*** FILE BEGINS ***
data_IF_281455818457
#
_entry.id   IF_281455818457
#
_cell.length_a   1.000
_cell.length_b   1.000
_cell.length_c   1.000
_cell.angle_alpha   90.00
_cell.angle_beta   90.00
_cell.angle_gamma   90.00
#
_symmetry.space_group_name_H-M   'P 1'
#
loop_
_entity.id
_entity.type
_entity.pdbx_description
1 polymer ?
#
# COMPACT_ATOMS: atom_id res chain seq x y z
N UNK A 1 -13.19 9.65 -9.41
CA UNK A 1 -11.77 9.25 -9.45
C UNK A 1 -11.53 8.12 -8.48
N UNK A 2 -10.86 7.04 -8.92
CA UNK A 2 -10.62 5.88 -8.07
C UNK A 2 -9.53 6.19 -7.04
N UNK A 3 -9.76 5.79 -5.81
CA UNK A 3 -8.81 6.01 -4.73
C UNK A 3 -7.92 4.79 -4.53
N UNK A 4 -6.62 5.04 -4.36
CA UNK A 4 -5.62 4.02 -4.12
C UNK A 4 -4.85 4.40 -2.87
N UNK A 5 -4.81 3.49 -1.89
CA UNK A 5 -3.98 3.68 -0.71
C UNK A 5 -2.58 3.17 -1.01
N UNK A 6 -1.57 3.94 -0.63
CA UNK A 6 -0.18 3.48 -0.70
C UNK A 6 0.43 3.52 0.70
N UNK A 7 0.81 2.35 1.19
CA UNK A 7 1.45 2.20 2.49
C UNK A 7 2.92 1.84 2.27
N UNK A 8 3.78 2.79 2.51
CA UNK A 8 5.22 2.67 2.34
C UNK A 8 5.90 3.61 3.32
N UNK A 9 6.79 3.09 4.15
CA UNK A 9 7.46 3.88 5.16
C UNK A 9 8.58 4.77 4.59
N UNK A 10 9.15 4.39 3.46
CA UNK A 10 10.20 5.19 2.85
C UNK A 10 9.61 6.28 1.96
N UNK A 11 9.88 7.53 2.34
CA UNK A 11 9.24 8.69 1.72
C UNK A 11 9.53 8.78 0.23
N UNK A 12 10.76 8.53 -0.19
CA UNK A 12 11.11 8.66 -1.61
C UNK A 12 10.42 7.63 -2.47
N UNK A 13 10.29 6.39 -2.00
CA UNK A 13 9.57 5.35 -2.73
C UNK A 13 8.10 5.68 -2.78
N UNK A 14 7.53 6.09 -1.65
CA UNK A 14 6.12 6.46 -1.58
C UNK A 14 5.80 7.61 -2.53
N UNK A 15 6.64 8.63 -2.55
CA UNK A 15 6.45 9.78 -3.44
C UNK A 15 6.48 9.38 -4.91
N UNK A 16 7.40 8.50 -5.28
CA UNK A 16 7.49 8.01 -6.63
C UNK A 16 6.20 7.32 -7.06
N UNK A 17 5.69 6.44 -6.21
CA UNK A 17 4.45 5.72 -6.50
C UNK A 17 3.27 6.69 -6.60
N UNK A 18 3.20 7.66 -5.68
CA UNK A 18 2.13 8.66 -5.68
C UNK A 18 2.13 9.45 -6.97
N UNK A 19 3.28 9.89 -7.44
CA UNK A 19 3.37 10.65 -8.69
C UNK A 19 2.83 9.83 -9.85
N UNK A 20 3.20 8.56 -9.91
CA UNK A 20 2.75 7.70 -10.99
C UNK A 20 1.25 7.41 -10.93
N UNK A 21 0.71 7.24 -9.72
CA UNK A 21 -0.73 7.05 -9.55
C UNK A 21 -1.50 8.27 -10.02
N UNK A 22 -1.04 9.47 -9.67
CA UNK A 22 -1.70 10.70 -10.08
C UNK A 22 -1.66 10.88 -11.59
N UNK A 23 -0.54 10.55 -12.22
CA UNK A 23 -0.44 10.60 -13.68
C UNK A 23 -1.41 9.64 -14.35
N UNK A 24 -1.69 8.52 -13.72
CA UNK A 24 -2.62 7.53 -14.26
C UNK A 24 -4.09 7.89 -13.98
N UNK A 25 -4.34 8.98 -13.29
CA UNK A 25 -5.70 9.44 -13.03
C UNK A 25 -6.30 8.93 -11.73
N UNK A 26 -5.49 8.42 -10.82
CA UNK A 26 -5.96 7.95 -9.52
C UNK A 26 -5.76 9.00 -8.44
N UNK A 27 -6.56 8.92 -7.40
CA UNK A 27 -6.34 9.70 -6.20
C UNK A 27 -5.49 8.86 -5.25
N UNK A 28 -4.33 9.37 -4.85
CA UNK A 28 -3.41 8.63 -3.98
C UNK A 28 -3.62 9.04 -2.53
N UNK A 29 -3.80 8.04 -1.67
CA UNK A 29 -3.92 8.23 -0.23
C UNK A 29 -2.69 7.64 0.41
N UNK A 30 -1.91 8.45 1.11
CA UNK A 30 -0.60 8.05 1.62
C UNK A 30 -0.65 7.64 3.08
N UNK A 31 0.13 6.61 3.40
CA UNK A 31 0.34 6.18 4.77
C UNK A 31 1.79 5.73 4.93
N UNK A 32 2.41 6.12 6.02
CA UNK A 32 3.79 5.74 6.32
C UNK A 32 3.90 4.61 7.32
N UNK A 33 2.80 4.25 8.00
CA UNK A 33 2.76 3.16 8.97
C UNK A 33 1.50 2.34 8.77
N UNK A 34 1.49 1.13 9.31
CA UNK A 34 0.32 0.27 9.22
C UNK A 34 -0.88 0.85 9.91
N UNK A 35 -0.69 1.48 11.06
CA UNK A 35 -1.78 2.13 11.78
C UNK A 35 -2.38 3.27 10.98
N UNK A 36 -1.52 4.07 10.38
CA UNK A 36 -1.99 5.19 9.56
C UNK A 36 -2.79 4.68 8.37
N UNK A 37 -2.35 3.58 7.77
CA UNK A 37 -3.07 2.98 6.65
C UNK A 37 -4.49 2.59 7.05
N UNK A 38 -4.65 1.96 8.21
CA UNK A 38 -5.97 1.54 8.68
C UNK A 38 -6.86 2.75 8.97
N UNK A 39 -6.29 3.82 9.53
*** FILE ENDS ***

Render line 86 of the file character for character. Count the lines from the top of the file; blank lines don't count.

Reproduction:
C UNK A 22 -1.66 10.88 -11.59